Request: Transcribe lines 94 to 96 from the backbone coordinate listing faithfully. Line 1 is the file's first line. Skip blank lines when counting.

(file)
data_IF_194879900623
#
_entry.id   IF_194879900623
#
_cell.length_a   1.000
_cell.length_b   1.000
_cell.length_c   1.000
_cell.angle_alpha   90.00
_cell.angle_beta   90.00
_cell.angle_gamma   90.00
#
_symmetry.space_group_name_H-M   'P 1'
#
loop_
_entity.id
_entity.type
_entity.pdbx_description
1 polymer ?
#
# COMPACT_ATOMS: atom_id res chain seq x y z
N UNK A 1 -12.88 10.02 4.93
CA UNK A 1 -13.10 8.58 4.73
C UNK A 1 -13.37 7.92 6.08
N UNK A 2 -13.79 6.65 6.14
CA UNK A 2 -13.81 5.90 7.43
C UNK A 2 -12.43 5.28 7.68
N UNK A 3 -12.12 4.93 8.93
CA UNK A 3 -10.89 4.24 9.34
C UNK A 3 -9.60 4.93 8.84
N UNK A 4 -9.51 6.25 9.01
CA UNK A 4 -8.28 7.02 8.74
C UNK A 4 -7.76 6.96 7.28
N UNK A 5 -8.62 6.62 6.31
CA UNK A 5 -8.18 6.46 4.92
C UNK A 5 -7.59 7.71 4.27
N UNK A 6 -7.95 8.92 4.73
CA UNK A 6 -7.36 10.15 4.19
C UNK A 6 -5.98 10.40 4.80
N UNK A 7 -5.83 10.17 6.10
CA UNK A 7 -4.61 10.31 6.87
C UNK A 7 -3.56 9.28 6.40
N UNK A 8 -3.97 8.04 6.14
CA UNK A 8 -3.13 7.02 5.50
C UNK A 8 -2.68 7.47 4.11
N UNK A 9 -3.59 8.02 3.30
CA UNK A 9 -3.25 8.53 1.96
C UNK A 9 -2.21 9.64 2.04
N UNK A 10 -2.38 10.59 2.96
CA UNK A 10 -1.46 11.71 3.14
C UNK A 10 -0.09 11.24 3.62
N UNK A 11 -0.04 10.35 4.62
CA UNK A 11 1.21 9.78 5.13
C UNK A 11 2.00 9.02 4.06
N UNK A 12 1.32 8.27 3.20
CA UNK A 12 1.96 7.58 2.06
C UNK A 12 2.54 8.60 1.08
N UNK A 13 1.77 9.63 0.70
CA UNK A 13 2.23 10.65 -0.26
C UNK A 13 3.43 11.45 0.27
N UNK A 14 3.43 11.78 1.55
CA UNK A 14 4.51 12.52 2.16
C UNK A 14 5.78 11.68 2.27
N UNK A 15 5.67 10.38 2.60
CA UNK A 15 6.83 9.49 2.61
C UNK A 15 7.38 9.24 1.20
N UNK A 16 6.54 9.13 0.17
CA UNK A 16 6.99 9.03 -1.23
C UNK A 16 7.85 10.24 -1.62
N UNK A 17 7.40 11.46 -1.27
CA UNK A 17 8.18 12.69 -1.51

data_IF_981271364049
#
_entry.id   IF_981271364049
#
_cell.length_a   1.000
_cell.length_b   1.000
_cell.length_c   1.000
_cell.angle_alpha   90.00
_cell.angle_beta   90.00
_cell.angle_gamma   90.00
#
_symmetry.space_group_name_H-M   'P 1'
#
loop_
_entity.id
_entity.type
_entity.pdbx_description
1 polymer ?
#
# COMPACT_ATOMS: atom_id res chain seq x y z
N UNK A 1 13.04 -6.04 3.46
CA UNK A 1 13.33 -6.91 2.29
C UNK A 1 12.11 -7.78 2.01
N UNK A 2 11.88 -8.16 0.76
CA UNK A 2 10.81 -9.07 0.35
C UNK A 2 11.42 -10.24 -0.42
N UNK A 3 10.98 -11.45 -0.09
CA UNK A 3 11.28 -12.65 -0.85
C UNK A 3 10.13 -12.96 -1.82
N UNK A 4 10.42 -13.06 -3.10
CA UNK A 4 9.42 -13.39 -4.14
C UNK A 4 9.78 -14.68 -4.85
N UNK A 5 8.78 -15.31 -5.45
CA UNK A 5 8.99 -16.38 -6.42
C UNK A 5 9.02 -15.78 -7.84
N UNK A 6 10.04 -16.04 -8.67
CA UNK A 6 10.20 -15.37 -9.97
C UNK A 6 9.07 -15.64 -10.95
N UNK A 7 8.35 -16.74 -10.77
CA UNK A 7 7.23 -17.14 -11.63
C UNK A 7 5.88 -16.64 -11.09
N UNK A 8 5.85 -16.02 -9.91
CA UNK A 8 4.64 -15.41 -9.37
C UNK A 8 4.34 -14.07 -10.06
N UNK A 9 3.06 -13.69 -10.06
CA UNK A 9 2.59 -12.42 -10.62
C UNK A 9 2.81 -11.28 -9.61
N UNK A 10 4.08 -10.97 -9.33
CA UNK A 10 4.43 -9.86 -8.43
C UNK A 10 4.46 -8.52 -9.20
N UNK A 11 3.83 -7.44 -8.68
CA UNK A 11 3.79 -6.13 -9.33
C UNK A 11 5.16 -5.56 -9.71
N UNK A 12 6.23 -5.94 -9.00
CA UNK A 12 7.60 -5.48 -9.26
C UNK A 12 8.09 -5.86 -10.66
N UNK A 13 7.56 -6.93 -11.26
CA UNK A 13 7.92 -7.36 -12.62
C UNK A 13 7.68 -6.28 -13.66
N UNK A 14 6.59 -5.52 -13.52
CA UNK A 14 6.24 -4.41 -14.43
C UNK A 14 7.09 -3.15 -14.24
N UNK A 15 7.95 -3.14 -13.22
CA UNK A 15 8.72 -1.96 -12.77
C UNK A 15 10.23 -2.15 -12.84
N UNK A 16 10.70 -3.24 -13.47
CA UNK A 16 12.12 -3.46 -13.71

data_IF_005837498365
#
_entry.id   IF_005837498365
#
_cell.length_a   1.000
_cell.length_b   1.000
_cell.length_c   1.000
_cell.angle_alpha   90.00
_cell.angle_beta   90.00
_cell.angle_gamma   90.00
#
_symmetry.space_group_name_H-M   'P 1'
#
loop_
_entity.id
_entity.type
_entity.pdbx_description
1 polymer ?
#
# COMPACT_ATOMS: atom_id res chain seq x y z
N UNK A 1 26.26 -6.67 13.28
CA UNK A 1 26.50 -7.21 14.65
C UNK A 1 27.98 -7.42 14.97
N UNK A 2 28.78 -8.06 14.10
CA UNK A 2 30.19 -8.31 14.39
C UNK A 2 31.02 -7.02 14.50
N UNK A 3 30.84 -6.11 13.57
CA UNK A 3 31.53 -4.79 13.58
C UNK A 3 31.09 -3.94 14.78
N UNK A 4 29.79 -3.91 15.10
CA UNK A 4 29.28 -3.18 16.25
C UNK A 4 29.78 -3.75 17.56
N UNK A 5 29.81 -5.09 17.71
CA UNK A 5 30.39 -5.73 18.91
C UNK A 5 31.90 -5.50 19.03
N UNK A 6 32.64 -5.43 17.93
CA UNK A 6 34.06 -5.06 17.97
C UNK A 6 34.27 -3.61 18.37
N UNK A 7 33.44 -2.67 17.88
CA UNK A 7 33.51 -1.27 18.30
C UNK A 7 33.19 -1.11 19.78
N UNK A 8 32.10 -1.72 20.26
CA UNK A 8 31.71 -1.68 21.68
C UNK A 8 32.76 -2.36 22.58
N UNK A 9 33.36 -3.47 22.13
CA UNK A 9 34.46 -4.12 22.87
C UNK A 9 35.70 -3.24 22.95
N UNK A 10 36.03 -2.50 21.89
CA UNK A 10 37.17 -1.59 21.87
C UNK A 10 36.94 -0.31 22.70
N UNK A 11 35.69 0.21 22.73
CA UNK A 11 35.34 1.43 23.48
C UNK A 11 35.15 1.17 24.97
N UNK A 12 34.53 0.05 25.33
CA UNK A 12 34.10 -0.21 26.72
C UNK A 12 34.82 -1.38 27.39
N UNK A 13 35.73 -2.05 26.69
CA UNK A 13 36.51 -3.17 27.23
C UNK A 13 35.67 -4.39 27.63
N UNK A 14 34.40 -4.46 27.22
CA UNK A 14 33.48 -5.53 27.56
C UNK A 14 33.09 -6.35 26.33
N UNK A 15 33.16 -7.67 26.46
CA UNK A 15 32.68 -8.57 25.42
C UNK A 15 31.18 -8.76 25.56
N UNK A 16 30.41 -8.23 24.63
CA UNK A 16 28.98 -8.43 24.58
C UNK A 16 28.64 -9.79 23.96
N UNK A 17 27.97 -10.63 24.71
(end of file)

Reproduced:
N UNK A 2 11.88 -8.16 0.76
CA UNK A 2 10.81 -9.07 0.35
C UNK A 2 11.42 -10.24 -0.42